Impulsive actions usually damage not only the victim but often their perpetrator. In fights, suicide or fire-setting the aggressive component is immediately apparent. But the risky and overly rapid decisions behind these actions demonstrate a cognitive component that is often revealed in gambling and seeking immediate gratification. Impulsivity is a core construct of many mental disorders [1]. In particular, it is an essential component of the diagnosis of the most prevalent form of attention-deficit/hyperactivity disorder ADHD, namely the 'combined type' (ADHD-ct: [2]).

Across a group of youngsters with ADHD-ct there are many who show abrupt bursts of impulsive aggression (related to conduct disorder), but many others who (merely) make rapid and wrong decisions in everyday life, or abhor delayed gratification to their cost [3]. Here, we consider that these two forms of impulsivity may have distinct pathophysiological features with relation to ADHD. In particular, this article focuses on serotonin activity, [4]) and heritable features of ADHD, where a 70–80% heritability has been clearly demonstrated [5].

Impulsivity has been briefly and broadly defined as "action without foresight" [6]. More generally impulsivity covers actions that appear "poorly conceived, prematurely expressed, and are unduly risky or inappropriate to the situation. They often result in undesirable consequences" [7]. Impulsivity has been linked strongly to outbreaks of aggression in adults (here considered as overt impulsive behavioral aggression) that are associated with increased 5-HT2a platelet receptor binding (Bmax and Kd), decreased 5-HT1a postmortem binding and low serotonin (5-HT) activity [8-10]. While some studies have failed to find the same relationship of low 5-HT activity with aggression in children [11-13] many others do report an inverse relationship [14-16] sensitive to pharmacotherapy [17]. It may be that the phenocopy for aggression has not always fully developed at the time of study. Impulsive aggression reacts to provocation and is marked after 5-HT synthesis reduction following tryptophan depletion [18]. Indeed, Halperin's group, in showing an apparently protective effect of high 5-HT activity, recently proposed that low activity is important if not sufficient for the emergence of aggression. Consistent with the developmental expression of the trait they reported that low 5-HT responsivity in childhood predicted the development of antisocial personality disorder 9 years later [19].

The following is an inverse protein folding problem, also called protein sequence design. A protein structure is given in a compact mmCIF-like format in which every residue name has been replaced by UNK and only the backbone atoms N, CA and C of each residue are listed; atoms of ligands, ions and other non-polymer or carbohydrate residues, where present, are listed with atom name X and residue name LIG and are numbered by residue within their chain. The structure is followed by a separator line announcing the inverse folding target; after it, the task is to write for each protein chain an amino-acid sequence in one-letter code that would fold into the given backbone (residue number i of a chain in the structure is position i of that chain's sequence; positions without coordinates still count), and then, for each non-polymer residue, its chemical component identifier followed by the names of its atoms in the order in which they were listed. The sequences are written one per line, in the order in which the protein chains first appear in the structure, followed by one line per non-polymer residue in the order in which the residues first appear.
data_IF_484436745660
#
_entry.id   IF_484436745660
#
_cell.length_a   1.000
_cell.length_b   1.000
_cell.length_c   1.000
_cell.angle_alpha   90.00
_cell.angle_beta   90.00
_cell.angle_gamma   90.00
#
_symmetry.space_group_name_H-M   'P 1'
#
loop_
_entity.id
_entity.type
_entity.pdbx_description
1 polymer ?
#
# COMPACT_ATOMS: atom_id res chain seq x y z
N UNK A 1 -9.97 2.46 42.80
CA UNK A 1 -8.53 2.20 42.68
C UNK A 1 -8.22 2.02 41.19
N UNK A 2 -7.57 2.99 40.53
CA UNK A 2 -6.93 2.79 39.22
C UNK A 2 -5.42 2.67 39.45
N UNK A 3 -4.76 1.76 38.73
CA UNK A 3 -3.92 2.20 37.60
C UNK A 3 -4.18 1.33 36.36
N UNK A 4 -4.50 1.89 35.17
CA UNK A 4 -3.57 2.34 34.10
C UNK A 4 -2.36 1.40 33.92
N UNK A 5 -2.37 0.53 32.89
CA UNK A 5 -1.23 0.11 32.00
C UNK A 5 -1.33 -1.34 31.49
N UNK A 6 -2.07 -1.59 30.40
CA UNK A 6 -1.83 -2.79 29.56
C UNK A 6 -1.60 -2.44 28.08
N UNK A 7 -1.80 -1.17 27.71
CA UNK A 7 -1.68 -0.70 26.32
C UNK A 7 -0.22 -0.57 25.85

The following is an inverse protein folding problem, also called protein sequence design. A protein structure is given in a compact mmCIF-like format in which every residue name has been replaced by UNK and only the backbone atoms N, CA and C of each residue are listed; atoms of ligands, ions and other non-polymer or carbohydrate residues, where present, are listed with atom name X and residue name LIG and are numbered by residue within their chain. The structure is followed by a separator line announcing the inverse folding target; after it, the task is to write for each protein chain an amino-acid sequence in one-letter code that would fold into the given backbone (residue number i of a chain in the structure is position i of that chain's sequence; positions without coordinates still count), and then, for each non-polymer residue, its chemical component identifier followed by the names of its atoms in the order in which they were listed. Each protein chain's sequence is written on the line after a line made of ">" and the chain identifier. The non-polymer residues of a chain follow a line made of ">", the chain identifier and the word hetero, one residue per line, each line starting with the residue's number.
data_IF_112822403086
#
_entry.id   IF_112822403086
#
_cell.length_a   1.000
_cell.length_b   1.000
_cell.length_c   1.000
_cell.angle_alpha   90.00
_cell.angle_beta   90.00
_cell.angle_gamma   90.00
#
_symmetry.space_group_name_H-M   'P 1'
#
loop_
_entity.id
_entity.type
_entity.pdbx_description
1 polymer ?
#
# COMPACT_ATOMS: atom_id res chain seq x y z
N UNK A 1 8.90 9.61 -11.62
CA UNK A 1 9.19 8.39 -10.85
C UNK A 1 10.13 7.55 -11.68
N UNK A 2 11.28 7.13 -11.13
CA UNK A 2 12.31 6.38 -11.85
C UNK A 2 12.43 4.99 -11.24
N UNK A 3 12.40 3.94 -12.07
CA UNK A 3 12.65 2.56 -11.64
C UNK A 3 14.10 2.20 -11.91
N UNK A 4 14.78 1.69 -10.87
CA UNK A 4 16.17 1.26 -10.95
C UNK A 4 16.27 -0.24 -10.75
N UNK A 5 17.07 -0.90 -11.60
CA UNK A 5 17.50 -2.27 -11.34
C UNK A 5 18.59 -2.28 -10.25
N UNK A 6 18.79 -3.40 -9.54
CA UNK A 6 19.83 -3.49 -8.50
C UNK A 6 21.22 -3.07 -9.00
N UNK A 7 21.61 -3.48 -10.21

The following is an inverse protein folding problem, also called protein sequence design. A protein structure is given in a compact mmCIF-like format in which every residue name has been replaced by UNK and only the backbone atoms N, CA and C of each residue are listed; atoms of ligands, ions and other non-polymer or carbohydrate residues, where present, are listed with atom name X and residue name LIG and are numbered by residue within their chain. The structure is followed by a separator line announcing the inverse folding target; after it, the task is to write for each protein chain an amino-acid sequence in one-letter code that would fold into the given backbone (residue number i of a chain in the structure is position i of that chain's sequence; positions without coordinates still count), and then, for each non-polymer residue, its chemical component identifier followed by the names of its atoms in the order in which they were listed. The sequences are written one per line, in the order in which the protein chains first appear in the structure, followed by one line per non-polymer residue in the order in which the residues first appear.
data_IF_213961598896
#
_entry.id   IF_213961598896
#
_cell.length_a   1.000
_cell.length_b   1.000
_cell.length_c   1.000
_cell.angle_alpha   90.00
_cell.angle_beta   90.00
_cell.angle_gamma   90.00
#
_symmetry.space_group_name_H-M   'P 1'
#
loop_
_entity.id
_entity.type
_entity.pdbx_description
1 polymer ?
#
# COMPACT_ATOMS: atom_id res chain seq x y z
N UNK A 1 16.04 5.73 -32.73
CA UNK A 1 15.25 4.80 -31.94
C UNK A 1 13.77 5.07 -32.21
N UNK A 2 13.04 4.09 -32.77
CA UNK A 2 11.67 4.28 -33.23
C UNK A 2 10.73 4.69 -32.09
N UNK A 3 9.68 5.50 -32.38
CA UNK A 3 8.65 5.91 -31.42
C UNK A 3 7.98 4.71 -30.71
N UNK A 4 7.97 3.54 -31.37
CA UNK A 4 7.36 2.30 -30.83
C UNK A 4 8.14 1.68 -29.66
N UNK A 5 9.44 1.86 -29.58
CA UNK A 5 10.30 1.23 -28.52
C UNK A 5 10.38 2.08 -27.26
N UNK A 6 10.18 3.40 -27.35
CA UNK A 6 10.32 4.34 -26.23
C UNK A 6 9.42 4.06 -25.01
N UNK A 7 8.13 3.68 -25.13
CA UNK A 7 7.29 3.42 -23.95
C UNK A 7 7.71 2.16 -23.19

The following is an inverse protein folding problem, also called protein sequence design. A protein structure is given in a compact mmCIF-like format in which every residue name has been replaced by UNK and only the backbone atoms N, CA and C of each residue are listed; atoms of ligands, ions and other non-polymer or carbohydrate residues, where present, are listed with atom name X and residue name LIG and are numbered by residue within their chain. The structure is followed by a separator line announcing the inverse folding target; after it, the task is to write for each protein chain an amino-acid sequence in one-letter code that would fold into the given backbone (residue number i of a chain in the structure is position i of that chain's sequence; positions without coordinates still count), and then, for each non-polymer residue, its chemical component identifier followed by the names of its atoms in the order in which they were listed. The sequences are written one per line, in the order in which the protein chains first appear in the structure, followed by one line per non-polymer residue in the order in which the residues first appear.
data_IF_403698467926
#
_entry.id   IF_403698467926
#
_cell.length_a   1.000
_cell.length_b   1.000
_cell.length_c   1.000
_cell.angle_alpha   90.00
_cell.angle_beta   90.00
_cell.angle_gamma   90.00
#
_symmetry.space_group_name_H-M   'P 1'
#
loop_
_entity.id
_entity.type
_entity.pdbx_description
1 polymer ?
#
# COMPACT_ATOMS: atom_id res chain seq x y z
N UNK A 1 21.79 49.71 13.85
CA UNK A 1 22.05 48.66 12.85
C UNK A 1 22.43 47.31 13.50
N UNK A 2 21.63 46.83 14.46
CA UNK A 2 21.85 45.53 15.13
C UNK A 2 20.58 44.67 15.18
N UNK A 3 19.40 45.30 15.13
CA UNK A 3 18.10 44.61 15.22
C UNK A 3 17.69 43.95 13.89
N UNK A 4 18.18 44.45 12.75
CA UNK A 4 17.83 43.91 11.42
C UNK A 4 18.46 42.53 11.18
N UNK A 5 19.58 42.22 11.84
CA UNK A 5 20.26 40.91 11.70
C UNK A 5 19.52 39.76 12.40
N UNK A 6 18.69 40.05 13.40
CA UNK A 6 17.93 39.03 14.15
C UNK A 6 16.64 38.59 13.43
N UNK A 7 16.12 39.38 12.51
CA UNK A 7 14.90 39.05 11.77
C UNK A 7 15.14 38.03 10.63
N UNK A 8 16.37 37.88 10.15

More differentiated views of impulsiveness [20] suggest that, as well as aggressive and behavioral impulsiveness associated with emotional lability and motor control, there are also cognitive or attention-related elements [21]; for example, there are the cognitive expressions of impulsiveness that are associated with failures of inhibitory executive functions ("executive attention", [22]). Typically decisions are made hastily and lead to maladaptive outcomes. Such impulsivity is epitomized by errors of commission on a discrimination or Go/no-go task, and is perhaps reflected in more motivationally-based domains where response choice is driven by early reinforcement [23]. This form of cognitive impulsiveness may be regarded as a form of impaired selective attention. However, it is a result of overly rapid, inadequate information processing that leads to inappropriate action. This should be contrasted with absences of conventional attentive processes (inattentiveness) that would normally bring the searchlight, the focus of selective processing to stimulus identification. Inattention leads to the omission of a response. Thus it is important to distinguish the term inattention, as it is usually understood, from impulsive (cognitive) processing that risks non-adaptive responses. Such impulsive decisions about the moment-to-moment organization and planning of responses to stimuli are commonly made by both younger [24] and older subjects with ADHD [25].